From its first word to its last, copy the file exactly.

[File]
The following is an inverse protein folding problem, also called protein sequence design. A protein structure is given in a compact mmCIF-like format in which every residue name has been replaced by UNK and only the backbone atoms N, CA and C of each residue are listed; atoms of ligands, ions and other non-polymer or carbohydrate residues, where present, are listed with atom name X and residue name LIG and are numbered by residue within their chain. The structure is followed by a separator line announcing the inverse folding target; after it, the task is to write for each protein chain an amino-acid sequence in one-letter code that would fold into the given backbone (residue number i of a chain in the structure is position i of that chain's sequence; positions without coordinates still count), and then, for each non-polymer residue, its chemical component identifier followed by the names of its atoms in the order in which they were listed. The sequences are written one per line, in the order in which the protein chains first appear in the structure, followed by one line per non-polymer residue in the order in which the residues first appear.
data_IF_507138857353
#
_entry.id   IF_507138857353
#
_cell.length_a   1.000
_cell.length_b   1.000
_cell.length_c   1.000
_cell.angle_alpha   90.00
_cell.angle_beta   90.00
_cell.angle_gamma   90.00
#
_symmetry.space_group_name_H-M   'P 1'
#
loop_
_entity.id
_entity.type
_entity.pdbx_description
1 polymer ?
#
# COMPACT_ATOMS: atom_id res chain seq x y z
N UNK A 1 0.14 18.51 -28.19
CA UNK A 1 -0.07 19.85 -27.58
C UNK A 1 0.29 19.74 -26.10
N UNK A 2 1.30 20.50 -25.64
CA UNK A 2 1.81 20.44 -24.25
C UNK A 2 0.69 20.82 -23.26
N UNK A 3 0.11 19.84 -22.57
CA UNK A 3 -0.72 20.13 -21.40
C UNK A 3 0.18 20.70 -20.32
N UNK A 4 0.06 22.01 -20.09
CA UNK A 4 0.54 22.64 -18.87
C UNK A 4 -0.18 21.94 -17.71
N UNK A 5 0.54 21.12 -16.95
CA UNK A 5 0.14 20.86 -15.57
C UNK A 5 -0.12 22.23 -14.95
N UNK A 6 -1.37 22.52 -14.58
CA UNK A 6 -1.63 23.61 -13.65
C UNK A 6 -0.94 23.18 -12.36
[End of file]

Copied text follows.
The following is an inverse protein folding problem, also called protein sequence design. A protein structure is given in a compact mmCIF-like format in which every residue name has been replaced by UNK and only the backbone atoms N, CA and C of each residue are listed; atoms of ligands, ions and other non-polymer or carbohydrate residues, where present, are listed with atom name X and residue name LIG and are numbered by residue within their chain. The structure is followed by a separator line announcing the inverse folding target; after it, the task is to write for each protein chain an amino-acid sequence in one-letter code that would fold into the given backbone (residue number i of a chain in the structure is position i of that chain's sequence; positions without coordinates still count), and then, for each non-polymer residue, its chemical component identifier followed by the names of its atoms in the order in which they were listed. The sequences are written one per line, in the order in which the protein chains first appear in the structure, followed by one line per non-polymer residue in the order in which the residues first appear.
data_IF_507138857353
#
_entry.id   IF_507138857353
#
_cell.length_a   1.000
_cell.length_b   1.000
_cell.length_c   1.000
_cell.angle_alpha   90.00
_cell.angle_beta   90.00
_cell.angle_gamma   90.00
#
_symmetry.space_group_name_H-M   'P 1'
#
loop_
_entity.id
_entity.type
_entity.pdbx_description
1 polymer ?
#
# COMPACT_ATOMS: atom_id res chain seq x y z
N UNK A 1 0.14 18.51 -28.19
CA UNK A 1 -0.07 19.85 -27.58
C UNK A 1 0.29 19.74 -26.10
N UNK A 2 1.30 20.50 -25.64
CA UNK A 2 1.81 20.44 -24.25
C UNK A 2 0.69 20.82 -23.26
N UNK A 3 0.11 19.84 -22.57
CA UNK A 3 -0.72 20.13 -21.40
C UNK A 3 0.18 20.70 -20.32
N UNK A 4 0.06 22.01 -20.09
CA UNK A 4 0.54 22.64 -18.87
C UNK A 4 -0.18 21.94 -17.71
N UNK A 5 0.54 21.12 -16.95
CA UNK A 5 0.14 20.86 -15.57
C UNK A 5 -0.12 22.23 -14.95
N UNK A 6 -1.37 22.52 -14.58
CA UNK A 6 -1.63 23.61 -13.65
C UNK A 6 -0.94 23.18 -12.36